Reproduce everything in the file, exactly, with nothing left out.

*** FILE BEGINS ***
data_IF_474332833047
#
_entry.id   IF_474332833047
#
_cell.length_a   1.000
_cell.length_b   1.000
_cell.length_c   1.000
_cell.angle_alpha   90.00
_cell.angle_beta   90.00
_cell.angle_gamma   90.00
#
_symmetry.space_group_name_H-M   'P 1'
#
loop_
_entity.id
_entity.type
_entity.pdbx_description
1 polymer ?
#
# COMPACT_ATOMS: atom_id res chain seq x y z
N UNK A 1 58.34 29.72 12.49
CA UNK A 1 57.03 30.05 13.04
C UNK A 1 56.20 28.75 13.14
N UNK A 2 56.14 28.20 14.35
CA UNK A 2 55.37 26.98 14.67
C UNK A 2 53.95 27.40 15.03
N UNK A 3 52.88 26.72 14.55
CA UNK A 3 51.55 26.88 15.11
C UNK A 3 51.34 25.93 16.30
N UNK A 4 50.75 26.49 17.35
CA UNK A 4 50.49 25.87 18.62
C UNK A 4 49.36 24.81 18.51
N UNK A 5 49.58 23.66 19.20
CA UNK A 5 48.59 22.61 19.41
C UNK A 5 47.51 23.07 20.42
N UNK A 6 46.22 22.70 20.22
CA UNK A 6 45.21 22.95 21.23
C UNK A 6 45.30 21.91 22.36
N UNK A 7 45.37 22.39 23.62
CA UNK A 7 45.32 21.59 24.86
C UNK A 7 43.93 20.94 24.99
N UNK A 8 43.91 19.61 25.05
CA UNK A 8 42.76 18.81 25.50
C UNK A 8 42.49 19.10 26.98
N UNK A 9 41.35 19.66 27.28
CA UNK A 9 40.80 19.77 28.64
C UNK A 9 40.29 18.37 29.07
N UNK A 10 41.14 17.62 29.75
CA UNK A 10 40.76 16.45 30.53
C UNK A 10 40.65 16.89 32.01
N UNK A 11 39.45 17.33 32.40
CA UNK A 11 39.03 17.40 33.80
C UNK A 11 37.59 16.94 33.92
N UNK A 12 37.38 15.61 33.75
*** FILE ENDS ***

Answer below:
data_IF_474332833047
#
_entry.id   IF_474332833047
#
_cell.length_a   1.000
_cell.length_b   1.000
_cell.length_c   1.000
_cell.angle_alpha   90.00
_cell.angle_beta   90.00
_cell.angle_gamma   90.00
#
_symmetry.space_group_name_H-M   'P 1'
#
loop_
_entity.id
_entity.type
_entity.pdbx_description
1 polymer ?
#
# COMPACT_ATOMS: atom_id res chain seq x y z
N UNK A 1 58.34 29.72 12.49
CA UNK A 1 57.03 30.05 13.04
C UNK A 1 56.20 28.75 13.14
N UNK A 2 56.14 28.20 14.35
CA UNK A 2 55.37 26.98 14.67
C UNK A 2 53.95 27.40 15.03
N UNK A 3 52.88 26.72 14.55
CA UNK A 3 51.55 26.88 15.11
C UNK A 3 51.34 25.93 16.30
N UNK A 4 50.75 26.49 17.35
CA UNK A 4 50.49 25.87 18.62
C UNK A 4 49.36 24.81 18.51
N UNK A 5 49.58 23.66 19.20
CA UNK A 5 48.59 22.61 19.41
C UNK A 5 47.51 23.07 20.42
N UNK A 6 46.22 22.70 20.22
CA UNK A 6 45.21 22.95 21.23
C UNK A 6 45.30 21.91 22.36
N UNK A 7 45.37 22.39 23.62
CA UNK A 7 45.32 21.59 24.86
C UNK A 7 43.93 20.94 24.99
N UNK A 8 43.91 19.61 25.05
CA UNK A 8 42.76 18.81 25.50
C UNK A 8 42.49 19.10 26.98
N UNK A 9 41.35 19.66 27.28
CA UNK A 9 40.80 19.77 28.64
C UNK A 9 40.29 18.37 29.07
N UNK A 10 41.14 17.62 29.75
CA UNK A 10 40.76 16.45 30.53
C UNK A 10 40.65 16.89 32.01
N UNK A 11 39.45 17.33 32.40
CA UNK A 11 39.03 17.40 33.80
C UNK A 11 37.59 16.94 33.92
N UNK A 12 37.38 15.61 33.75